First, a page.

On 19th April this year, people all over the world were queuing up outside independent record shops from the early hours of the morning to get their hands on a variety of Vinyl, CDs and cassette tapes in aid of Record Store Day. If you haven’t heard of Record Store Day before, this annual global event sees bands and artists release limited edition recordings on physical media with the promise that they are exclusive and will not be released anywhere else. The idea is that by releasing these rare tracks, it will encourage people to shop in these little independent stores and help to boost their sales which have suffered at the hands of digital media.
The Decline of Music Stores
Big online stores like Amazon coupled with the ease of which people can illegally download music has caused a decline in physical media in recent years. Small independents have been hit particularly hard, and last year we saw huge chains such as HMV go bankrupt due to the popularity of digital and online media. Amongst all this though, formats like Vinyl and cassette have seen huge percentage increases in sales. It’s quite strange to see that the most “archaic” of formats are enjoying a resurgence in the height of the digital era as the focus moves to streaming and instantaneous access. To put in perspective just how well vinyl is currently selling, sales doubled last year to 780,000 units and a spokesman for the British Phonographic Industry claims that vinyl recordings are seeing the greatest demand in almost 20 years. Curiously, vinyl sales went up by 33% in the US, while digital download sales went down for the first time ever (by 6%). Very strange indeed, although there may be an obvious explanation for this...
The Rise of Music Streaming
Music streaming services like Spotify are quickly becoming the norm. Digital downloads represent a form of physical media now (which seems odd to say). If you download an album it takes up space on your hard drive or your phone’s memory. Why wouldn’t you just stream your music from the cloud and free up your memory for other tasks? However, music streaming could reach a glass ceiling as artists become increasingly annoyed at how little revenue they receive from the services. Retailers suffer and consumers, even though they pay very little for unlimited music, don’t actually have anything to show for their cash. An appeal of vinyl records is the large artwork and tangible form of music you can hold in your hands. Music streaming is extremely convenient, but just how sustainable it is remains to be seen.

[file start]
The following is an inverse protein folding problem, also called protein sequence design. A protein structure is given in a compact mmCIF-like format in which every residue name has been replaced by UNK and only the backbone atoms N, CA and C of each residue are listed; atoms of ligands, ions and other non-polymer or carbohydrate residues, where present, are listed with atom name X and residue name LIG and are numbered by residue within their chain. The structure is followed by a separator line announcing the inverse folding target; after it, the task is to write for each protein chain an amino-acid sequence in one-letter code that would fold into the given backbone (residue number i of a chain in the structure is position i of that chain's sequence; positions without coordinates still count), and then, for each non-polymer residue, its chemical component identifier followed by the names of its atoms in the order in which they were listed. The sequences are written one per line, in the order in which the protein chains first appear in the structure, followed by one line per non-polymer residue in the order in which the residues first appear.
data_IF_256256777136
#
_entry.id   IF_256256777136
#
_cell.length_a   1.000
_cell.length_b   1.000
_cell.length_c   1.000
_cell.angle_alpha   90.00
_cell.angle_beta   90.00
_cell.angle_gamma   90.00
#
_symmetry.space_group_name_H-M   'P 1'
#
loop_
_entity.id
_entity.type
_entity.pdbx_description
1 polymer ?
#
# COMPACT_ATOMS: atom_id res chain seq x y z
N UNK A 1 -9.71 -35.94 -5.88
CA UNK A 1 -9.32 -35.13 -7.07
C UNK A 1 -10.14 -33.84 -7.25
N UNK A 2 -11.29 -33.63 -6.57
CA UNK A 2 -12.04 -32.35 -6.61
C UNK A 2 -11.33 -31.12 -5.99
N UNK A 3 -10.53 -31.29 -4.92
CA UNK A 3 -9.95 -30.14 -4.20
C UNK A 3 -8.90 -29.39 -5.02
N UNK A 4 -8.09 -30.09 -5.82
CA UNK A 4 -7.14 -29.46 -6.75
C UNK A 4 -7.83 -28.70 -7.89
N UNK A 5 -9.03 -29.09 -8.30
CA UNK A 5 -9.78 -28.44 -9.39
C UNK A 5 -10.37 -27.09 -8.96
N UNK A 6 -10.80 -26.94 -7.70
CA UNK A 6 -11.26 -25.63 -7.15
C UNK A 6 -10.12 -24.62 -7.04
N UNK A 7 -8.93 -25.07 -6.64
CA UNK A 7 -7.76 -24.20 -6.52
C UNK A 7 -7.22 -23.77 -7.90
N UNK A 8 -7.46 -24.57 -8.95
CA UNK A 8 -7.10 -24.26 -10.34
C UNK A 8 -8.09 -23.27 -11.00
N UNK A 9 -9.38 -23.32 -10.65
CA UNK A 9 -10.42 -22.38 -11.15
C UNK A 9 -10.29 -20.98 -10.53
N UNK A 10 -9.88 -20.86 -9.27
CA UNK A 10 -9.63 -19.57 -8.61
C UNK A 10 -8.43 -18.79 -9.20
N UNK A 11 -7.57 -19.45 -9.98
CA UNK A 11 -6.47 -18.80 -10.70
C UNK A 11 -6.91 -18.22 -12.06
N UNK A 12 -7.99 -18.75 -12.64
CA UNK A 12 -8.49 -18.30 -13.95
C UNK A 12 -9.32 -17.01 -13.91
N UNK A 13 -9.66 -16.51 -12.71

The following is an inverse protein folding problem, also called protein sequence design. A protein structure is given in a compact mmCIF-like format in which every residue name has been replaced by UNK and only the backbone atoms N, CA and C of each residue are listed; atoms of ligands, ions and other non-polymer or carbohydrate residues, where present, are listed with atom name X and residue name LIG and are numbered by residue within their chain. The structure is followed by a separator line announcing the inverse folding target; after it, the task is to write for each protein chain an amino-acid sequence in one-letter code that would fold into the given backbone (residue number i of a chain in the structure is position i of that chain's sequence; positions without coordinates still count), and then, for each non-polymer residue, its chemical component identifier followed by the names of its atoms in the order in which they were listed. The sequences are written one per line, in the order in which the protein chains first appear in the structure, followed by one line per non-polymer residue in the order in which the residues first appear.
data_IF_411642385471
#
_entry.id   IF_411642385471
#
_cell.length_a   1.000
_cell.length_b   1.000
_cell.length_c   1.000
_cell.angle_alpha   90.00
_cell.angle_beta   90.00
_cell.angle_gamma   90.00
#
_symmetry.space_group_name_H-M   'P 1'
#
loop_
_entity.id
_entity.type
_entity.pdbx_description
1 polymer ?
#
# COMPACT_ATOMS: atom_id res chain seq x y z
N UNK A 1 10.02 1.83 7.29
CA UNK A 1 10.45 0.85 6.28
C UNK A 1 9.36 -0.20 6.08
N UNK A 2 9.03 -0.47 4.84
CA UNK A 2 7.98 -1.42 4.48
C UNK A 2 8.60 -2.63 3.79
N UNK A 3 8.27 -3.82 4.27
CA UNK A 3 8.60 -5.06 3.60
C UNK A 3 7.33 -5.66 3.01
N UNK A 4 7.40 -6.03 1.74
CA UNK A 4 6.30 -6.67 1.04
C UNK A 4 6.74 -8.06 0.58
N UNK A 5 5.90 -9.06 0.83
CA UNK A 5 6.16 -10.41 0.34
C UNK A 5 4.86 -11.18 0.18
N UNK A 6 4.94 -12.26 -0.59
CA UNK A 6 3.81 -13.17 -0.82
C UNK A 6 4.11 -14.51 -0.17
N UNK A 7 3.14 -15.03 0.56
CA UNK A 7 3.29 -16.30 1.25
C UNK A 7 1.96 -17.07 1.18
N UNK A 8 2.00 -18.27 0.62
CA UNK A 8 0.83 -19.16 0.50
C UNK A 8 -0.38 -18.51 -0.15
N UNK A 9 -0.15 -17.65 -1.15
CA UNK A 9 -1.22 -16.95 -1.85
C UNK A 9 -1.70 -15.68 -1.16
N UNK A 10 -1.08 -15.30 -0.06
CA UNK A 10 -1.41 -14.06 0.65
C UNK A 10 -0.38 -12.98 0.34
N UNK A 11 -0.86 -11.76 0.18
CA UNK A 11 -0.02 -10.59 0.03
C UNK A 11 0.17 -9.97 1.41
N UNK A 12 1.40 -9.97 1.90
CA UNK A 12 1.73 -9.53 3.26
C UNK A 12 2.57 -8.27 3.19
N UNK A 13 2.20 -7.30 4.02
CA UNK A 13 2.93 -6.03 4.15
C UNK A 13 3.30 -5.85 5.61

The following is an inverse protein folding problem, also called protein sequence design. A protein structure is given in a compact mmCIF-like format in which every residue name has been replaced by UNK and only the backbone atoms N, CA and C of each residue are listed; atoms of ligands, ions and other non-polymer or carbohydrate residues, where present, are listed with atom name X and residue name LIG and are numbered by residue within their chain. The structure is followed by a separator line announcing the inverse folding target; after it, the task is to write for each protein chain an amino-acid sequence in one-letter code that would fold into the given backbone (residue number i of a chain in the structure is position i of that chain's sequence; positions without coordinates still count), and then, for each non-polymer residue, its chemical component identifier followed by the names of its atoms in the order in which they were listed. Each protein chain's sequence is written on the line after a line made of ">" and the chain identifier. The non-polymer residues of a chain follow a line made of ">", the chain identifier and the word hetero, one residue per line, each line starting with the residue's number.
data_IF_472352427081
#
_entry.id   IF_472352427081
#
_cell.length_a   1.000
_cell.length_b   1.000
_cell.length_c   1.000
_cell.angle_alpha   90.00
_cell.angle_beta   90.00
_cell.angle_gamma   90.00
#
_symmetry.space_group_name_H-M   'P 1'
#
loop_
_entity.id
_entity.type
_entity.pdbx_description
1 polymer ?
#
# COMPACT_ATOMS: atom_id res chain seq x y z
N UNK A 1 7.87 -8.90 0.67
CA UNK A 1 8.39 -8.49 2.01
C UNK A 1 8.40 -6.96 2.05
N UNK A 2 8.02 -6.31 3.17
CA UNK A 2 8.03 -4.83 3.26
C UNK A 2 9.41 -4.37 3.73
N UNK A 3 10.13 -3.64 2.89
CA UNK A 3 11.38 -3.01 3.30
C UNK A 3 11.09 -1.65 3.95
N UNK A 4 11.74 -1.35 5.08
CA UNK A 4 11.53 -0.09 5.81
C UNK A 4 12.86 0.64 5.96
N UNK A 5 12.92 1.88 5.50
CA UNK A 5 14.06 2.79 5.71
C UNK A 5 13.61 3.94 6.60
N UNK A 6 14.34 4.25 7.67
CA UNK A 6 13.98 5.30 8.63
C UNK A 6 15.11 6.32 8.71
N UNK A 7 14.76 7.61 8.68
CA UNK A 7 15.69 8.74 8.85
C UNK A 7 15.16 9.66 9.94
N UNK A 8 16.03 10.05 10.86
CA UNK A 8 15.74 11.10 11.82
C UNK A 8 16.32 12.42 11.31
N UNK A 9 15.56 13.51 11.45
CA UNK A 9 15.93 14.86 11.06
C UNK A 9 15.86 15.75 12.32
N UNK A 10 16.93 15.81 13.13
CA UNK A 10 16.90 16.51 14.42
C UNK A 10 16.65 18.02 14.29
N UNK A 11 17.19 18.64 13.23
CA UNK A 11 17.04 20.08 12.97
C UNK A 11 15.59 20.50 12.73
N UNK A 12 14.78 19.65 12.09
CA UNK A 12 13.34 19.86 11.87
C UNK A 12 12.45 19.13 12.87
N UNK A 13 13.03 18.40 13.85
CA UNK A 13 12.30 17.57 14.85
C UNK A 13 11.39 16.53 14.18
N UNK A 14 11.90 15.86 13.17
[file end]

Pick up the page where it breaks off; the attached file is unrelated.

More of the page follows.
Video Streaming Services
On the subject of streaming, movie and TV streaming continues to go from strength to strength. Netflix, LoveFilm and Amazon Prime all offer alternatives to owning shelves and shelves of DVDs. There are still kinks to be ironed out with these services though. User Interfaces are notoriously confusing or unhelpful, the availability of certain titles is a point of contention for some and of course there is the Net Neutrality argument which we looked at recently.
Despite these complications (which should be resolved eventually), movie and TV streaming will change the way that we all absorb visual media. Kevin Spacey (star of Netflix original TV show House of Cards) gave a great presentation on why TV streaming services will alter our perceptions on what a TV series or film should be.
Spacey says “Clearly the success of the Netflix model, releasing [an entire series] at once proved one thing. The audience wants control”. Instead of waiting a week to see the next episode of our favourite show you can “binge” on episodes all at once and watch as much content as you like. This is not necessarily an argument between physical and digital media, but it shows that streaming services are a popular and convenient way to consume media. It will only become more mainstream. It’s hard to see how we would revert back to physical discs after this. There is no real benefit to owning a DVD or a Blu Ray as opposed to streaming other than the novelty of owning the physical copy. As a new generation adapts to streaming, DVDs and Blu Rays may very well become obsolete.